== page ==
She added: “Before you knew the word, and what it meant, you could go ahead and feel it.”

Morrison talked about the importance of hearing as part of the writing process. “I hear everything before I write it. My goal is to make the reader understand the nature of the speaker. Dialect often functions as words only on a page, and the reader never hears a thing.”

She said that Alex Haley, who wrote Roots, didn’t realize this. “If I had been his editor, I would have kicked him in the butt.”

Morrison also addressed sexuality in her books. “Sula is in bed with Ajax. All the sexuality is in the reader’s imagination, the framework of a woman saddling a man. It becomes a very visceral response to the act of sex without mentioning the word. It is sexually implicit.”

I asked Morrison which authors she liked to read.

“I read for enjoyment,” she answered. “Gabriel Garcia Marquez is absolutely incredible. I also read a lot of African writers. The Radiance of the King [by Camara Laye, written in 1954], the writing is so narcotic. A white man who comes to Africa, shipwrecked, who becomes stripped down all the way [of all his belongings and clothes], the continent takes them away.”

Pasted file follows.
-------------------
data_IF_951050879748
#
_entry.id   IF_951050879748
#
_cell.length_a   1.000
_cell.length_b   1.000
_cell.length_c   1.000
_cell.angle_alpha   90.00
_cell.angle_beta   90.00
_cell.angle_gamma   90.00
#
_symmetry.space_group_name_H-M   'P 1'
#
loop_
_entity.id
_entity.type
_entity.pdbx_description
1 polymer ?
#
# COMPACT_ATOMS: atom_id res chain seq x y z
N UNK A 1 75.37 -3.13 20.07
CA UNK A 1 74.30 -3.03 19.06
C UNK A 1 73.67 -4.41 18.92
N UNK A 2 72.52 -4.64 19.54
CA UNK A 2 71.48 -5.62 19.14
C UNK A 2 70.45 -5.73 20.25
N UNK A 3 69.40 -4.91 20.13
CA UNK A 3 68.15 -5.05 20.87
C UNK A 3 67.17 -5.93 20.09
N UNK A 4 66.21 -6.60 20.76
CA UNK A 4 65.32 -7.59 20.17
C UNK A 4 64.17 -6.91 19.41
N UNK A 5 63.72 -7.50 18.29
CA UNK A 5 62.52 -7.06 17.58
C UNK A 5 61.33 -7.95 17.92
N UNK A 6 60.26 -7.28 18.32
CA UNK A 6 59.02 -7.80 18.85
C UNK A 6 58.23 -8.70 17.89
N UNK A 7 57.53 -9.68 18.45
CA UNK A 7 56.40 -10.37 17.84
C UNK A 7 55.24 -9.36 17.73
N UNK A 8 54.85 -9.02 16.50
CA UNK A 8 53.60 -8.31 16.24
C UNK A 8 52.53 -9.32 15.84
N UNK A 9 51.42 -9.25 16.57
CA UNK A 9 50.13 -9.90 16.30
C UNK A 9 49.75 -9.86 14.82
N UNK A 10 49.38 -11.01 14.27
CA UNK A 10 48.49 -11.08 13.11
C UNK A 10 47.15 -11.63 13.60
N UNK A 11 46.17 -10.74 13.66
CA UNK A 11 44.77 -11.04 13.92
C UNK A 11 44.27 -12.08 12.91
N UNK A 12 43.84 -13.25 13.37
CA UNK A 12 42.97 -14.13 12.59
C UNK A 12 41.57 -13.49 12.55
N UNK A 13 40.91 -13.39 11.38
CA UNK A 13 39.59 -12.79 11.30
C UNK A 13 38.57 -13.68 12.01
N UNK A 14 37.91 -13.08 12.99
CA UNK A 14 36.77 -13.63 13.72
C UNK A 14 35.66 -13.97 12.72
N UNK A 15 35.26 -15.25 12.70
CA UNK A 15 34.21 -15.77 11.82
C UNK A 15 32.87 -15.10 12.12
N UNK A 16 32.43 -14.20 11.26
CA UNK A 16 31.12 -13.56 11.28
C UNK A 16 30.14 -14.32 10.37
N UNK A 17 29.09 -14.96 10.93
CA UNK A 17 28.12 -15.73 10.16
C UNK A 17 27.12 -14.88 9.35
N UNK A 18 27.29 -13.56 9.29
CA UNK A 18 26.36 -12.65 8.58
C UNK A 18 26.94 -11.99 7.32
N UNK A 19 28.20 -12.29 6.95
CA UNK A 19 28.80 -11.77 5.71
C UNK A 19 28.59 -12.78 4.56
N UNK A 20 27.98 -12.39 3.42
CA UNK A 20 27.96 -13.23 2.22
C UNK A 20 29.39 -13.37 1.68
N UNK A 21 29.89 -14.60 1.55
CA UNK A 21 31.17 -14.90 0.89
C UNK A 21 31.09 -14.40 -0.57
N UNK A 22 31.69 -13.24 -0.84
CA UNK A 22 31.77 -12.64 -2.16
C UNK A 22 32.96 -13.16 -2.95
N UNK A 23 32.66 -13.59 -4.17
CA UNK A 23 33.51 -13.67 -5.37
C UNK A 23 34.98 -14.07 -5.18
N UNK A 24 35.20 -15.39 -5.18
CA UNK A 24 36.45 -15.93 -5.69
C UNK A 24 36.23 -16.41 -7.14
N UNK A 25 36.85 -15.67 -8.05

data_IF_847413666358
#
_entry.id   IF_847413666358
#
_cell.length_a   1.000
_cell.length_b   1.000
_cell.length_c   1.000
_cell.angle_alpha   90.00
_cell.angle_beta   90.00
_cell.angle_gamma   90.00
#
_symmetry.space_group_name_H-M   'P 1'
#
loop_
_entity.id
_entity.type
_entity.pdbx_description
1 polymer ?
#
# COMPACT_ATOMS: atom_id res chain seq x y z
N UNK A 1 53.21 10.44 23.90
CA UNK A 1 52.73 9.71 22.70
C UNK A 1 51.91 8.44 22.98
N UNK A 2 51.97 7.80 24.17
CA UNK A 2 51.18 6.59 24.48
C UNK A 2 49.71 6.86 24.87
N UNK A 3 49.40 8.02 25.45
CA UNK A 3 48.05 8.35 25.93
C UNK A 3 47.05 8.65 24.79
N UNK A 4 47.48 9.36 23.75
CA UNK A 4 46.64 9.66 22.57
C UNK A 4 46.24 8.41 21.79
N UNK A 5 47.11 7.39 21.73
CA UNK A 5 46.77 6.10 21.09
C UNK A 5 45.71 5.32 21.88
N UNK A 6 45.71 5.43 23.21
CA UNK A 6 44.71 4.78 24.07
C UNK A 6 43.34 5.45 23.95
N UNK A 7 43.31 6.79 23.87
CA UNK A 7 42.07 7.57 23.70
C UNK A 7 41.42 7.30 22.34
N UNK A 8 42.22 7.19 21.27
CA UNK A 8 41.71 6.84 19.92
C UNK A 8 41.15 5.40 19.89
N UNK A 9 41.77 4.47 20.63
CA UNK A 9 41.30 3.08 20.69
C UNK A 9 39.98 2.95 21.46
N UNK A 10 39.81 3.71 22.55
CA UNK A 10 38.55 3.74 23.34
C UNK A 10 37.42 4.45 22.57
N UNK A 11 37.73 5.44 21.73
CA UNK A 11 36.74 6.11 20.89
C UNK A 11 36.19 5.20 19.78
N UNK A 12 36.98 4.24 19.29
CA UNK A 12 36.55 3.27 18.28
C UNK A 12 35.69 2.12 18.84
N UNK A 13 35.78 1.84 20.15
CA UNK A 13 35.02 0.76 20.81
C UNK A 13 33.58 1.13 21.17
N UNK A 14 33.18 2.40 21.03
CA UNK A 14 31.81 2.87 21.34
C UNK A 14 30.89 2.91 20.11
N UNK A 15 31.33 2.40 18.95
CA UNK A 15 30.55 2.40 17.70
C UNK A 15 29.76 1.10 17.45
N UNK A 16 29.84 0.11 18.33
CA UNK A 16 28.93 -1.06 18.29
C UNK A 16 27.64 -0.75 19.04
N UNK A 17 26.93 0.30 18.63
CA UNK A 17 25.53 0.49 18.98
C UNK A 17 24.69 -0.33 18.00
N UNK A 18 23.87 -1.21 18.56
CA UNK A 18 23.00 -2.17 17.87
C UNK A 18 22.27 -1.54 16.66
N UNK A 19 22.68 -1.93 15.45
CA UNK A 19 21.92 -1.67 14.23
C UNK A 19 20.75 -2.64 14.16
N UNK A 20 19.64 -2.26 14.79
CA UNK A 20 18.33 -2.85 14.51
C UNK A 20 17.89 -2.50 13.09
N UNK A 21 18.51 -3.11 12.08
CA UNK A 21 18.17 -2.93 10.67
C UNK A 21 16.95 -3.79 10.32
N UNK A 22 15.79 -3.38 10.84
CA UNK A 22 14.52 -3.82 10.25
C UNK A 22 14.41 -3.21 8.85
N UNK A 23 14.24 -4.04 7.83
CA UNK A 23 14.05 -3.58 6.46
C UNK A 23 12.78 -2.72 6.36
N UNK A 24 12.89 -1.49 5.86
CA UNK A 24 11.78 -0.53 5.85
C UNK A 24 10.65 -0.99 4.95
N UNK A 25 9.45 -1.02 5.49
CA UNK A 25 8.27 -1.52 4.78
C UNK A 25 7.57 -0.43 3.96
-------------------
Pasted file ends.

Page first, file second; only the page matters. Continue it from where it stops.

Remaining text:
The interview has gone on far longer than anticipated, and Slade is anxious to go.

Some thoughts, 43 years later
I have spent much of my career talking with people, interviewing them, engaging in conversations, and, on occasion, arguing with them. Few of those interviews have continued to resonate with me as much as the one with Toni Morrison has.